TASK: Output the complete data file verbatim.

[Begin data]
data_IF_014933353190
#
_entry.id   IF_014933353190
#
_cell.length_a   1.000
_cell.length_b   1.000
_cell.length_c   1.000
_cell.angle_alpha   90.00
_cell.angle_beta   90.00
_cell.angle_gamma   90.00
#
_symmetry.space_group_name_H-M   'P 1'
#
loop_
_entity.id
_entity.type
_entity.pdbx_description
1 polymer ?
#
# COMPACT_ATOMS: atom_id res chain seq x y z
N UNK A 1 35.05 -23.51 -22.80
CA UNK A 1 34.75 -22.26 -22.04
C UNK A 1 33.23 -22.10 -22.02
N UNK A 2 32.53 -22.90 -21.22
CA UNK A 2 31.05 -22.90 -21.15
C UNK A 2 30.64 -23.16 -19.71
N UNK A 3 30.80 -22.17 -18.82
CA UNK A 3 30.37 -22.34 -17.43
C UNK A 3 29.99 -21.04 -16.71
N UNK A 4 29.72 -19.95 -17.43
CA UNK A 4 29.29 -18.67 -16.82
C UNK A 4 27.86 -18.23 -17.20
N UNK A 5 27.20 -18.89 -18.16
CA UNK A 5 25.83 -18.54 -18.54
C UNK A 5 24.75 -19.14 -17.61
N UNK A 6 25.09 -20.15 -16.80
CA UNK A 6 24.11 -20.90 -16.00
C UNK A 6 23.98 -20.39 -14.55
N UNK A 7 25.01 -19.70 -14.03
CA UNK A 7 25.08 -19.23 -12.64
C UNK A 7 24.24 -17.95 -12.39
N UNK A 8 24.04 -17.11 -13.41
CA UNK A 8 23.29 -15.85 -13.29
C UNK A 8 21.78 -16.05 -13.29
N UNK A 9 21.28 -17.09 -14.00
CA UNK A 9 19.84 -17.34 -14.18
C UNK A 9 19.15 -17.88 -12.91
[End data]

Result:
data_IF_014933353190
#
_entry.id   IF_014933353190
#
_cell.length_a   1.000
_cell.length_b   1.000
_cell.length_c   1.000
_cell.angle_alpha   90.00
_cell.angle_beta   90.00
_cell.angle_gamma   90.00
#
_symmetry.space_group_name_H-M   'P 1'
#
loop_
_entity.id
_entity.type
_entity.pdbx_description
1 polymer ?
#
# COMPACT_ATOMS: atom_id res chain seq x y z
N UNK A 1 35.05 -23.51 -22.80
CA UNK A 1 34.75 -22.26 -22.04
C UNK A 1 33.23 -22.10 -22.02
N UNK A 2 32.53 -22.90 -21.22
CA UNK A 2 31.05 -22.90 -21.15
C UNK A 2 30.64 -23.16 -19.71
N UNK A 3 30.80 -22.17 -18.82
CA UNK A 3 30.37 -22.34 -17.43
C UNK A 3 29.99 -21.04 -16.71
N UNK A 4 29.72 -19.95 -17.43
CA UNK A 4 29.29 -18.67 -16.82
C UNK A 4 27.86 -18.23 -17.20
N UNK A 5 27.20 -18.89 -18.16
CA UNK A 5 25.83 -18.54 -18.54
C UNK A 5 24.75 -19.14 -17.61
N UNK A 6 25.09 -20.15 -16.80
CA UNK A 6 24.11 -20.90 -16.00
C UNK A 6 23.98 -20.39 -14.55
N UNK A 7 25.01 -19.70 -14.03
CA UNK A 7 25.08 -19.23 -12.64
C UNK A 7 24.24 -17.95 -12.39
N UNK A 8 24.04 -17.11 -13.41
CA UNK A 8 23.29 -15.85 -13.29
C UNK A 8 21.78 -16.05 -13.29
N UNK A 9 21.28 -17.09 -14.00
CA UNK A 9 19.84 -17.34 -14.18
C UNK A 9 19.15 -17.88 -12.91